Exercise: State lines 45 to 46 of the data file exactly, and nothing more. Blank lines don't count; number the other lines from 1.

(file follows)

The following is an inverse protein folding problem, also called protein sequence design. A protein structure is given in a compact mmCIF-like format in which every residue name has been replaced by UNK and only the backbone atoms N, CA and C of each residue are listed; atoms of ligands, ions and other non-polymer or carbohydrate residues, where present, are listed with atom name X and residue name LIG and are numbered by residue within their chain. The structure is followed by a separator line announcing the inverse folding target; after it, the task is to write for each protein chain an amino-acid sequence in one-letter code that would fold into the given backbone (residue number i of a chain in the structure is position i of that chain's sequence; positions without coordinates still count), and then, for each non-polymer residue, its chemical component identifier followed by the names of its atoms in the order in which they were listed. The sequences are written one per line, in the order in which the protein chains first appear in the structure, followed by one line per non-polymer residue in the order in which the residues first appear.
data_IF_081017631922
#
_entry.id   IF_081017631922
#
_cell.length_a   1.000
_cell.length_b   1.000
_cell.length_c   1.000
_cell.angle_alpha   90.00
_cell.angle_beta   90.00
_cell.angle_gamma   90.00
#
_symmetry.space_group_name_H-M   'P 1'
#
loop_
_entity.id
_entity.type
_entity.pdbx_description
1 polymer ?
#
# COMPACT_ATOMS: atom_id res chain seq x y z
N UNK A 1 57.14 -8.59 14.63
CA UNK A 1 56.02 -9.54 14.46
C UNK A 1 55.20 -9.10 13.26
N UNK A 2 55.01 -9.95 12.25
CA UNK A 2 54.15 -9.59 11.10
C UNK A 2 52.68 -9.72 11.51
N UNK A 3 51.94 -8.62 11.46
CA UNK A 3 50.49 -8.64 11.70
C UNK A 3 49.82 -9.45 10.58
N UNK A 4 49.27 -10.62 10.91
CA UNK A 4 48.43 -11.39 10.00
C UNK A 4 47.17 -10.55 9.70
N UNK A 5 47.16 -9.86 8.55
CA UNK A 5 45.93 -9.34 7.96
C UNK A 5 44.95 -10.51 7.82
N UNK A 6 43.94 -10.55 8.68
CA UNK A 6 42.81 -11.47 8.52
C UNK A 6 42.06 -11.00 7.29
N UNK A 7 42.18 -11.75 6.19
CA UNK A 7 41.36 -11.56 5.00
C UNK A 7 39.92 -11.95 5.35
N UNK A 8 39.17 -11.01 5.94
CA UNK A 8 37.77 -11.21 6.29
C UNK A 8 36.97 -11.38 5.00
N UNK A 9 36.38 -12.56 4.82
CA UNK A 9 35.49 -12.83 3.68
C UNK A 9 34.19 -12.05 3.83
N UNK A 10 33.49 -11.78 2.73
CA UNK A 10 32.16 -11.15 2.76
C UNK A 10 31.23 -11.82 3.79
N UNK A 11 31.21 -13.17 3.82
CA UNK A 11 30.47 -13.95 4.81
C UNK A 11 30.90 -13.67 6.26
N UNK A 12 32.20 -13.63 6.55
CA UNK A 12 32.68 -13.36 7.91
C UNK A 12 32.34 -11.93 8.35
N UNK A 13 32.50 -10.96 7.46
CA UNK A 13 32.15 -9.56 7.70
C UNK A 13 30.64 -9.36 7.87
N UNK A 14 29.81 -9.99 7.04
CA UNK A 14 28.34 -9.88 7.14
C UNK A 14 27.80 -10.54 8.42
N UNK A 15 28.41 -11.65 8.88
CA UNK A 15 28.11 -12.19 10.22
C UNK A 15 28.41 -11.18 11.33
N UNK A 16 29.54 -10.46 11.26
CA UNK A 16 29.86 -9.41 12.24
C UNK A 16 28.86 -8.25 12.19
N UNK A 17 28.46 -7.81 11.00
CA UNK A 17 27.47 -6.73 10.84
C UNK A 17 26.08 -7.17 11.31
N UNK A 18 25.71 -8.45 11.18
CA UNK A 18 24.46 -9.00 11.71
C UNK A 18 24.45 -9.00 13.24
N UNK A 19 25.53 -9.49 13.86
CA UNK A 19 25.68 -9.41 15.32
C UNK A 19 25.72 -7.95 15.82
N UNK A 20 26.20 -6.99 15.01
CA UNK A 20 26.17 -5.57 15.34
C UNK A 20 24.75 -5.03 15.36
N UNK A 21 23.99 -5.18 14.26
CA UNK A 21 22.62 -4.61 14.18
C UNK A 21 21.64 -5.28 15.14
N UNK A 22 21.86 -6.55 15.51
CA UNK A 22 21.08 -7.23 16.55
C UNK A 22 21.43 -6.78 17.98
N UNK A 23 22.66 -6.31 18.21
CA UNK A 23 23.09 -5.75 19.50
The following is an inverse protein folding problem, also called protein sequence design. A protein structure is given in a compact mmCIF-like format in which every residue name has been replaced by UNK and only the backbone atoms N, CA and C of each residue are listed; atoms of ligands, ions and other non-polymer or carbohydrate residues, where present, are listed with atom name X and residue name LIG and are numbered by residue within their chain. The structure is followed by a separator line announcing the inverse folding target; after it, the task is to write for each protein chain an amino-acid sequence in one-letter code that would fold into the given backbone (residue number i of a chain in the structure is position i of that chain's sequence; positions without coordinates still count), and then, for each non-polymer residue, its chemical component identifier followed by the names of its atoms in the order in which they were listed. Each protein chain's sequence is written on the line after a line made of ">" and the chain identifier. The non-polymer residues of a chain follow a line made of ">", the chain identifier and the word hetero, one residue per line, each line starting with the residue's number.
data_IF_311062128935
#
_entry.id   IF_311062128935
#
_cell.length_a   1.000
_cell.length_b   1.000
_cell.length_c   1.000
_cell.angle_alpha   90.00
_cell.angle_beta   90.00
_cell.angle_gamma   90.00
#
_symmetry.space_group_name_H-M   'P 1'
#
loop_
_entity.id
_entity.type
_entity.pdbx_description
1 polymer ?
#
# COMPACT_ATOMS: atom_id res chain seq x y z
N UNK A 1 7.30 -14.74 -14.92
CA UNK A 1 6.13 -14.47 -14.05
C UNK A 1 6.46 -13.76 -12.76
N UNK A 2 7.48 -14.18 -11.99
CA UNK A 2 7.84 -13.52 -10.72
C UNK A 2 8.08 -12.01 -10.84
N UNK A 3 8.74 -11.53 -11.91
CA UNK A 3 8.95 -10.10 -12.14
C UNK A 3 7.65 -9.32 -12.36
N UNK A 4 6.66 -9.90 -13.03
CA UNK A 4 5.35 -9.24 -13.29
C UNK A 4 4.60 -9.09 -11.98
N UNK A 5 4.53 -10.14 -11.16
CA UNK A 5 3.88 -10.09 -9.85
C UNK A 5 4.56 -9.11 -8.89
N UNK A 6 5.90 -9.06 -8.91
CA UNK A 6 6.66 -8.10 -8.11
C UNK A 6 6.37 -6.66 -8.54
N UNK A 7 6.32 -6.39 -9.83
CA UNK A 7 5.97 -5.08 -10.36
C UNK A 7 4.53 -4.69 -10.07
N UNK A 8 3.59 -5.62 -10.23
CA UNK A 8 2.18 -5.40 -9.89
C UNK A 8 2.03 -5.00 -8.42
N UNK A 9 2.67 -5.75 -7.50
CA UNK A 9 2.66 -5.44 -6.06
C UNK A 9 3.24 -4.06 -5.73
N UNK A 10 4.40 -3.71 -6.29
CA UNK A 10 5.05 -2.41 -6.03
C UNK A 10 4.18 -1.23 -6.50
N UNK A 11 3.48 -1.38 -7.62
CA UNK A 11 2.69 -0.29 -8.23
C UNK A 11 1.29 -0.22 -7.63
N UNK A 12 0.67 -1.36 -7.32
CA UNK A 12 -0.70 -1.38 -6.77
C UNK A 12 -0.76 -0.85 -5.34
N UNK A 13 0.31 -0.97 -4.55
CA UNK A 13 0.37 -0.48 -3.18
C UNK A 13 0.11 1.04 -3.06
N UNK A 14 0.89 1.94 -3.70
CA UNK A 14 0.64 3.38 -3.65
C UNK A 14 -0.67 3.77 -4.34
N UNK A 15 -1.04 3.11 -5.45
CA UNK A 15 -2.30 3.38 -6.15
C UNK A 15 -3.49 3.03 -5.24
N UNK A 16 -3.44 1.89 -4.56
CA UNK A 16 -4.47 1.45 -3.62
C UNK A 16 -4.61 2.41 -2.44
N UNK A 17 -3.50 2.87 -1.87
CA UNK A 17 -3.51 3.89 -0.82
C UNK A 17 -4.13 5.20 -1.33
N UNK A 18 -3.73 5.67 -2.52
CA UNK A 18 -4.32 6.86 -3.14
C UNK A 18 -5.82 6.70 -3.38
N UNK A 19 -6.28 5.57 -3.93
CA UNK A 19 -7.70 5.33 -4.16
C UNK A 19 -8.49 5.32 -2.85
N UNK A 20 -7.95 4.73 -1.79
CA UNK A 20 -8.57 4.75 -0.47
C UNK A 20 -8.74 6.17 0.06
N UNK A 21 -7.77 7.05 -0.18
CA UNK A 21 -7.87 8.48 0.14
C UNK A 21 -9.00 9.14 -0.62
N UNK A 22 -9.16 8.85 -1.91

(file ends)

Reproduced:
C UNK A 8 36.97 -11.38 5.00
N UNK A 9 36.38 -12.56 4.82